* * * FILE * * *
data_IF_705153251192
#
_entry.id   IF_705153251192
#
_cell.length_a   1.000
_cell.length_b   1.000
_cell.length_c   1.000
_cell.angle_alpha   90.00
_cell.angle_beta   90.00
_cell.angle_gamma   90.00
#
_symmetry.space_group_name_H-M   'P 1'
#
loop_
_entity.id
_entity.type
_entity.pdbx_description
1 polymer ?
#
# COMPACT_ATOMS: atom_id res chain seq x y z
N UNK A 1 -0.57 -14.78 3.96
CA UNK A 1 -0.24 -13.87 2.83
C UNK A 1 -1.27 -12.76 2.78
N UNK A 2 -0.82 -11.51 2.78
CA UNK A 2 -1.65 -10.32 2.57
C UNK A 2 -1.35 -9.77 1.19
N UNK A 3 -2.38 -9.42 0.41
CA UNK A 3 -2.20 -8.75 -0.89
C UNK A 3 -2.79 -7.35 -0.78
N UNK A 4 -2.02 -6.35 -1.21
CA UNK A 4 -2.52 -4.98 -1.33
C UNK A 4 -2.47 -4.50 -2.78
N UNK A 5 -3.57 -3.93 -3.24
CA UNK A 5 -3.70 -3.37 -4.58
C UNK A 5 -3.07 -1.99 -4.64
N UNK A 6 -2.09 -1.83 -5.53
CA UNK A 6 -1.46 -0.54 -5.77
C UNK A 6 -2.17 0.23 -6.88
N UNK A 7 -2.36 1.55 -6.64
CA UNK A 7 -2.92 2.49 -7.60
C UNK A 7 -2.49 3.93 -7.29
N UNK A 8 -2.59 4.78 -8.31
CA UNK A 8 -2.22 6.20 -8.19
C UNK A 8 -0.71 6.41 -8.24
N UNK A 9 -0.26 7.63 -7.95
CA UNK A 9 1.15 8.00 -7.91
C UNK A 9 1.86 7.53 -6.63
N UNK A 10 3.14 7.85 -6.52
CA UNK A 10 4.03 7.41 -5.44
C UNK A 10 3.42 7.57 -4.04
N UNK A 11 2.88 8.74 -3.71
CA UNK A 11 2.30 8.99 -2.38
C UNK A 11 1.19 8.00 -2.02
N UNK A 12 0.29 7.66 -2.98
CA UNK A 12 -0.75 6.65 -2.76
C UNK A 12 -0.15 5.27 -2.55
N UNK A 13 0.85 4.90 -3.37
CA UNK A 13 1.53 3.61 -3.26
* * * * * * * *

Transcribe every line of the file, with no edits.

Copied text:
data_IF_705153251192
#
_entry.id   IF_705153251192
#
_cell.length_a   1.000
_cell.length_b   1.000
_cell.length_c   1.000
_cell.angle_alpha   90.00
_cell.angle_beta   90.00
_cell.angle_gamma   90.00
#
_symmetry.space_group_name_H-M   'P 1'
#
loop_
_entity.id
_entity.type
_entity.pdbx_description
1 polymer ?
#
# COMPACT_ATOMS: atom_id res chain seq x y z
N UNK A 1 -0.57 -14.78 3.96
CA UNK A 1 -0.24 -13.87 2.83
C UNK A 1 -1.27 -12.76 2.78
N UNK A 2 -0.82 -11.51 2.78
CA UNK A 2 -1.65 -10.32 2.57
C UNK A 2 -1.35 -9.77 1.19
N UNK A 3 -2.38 -9.42 0.41
CA UNK A 3 -2.20 -8.75 -0.89
C UNK A 3 -2.79 -7.35 -0.78
N UNK A 4 -2.02 -6.35 -1.21
CA UNK A 4 -2.52 -4.98 -1.33
C UNK A 4 -2.47 -4.50 -2.78
N UNK A 5 -3.57 -3.93 -3.24
CA UNK A 5 -3.70 -3.37 -4.58
C UNK A 5 -3.07 -1.99 -4.64
N UNK A 6 -2.09 -1.83 -5.53
CA UNK A 6 -1.46 -0.54 -5.77
C UNK A 6 -2.17 0.23 -6.88
N UNK A 7 -2.36 1.55 -6.64
CA UNK A 7 -2.92 2.49 -7.60
C UNK A 7 -2.49 3.93 -7.29
N UNK A 8 -2.59 4.78 -8.31
CA UNK A 8 -2.22 6.20 -8.19
C UNK A 8 -0.71 6.41 -8.24
N UNK A 9 -0.26 7.63 -7.95
CA UNK A 9 1.15 8.00 -7.91
C UNK A 9 1.86 7.53 -6.63
N UNK A 10 3.14 7.85 -6.52
CA UNK A 10 4.03 7.41 -5.44
C UNK A 10 3.42 7.57 -4.04
N UNK A 11 2.88 8.74 -3.71
CA UNK A 11 2.30 8.99 -2.38
C UNK A 11 1.19 8.00 -2.02
N UNK A 12 0.29 7.66 -2.98
CA UNK A 12 -0.75 6.65 -2.76
C UNK A 12 -0.15 5.27 -2.55
N UNK A 13 0.85 4.90 -3.37
CA UNK A 13 1.53 3.61 -3.26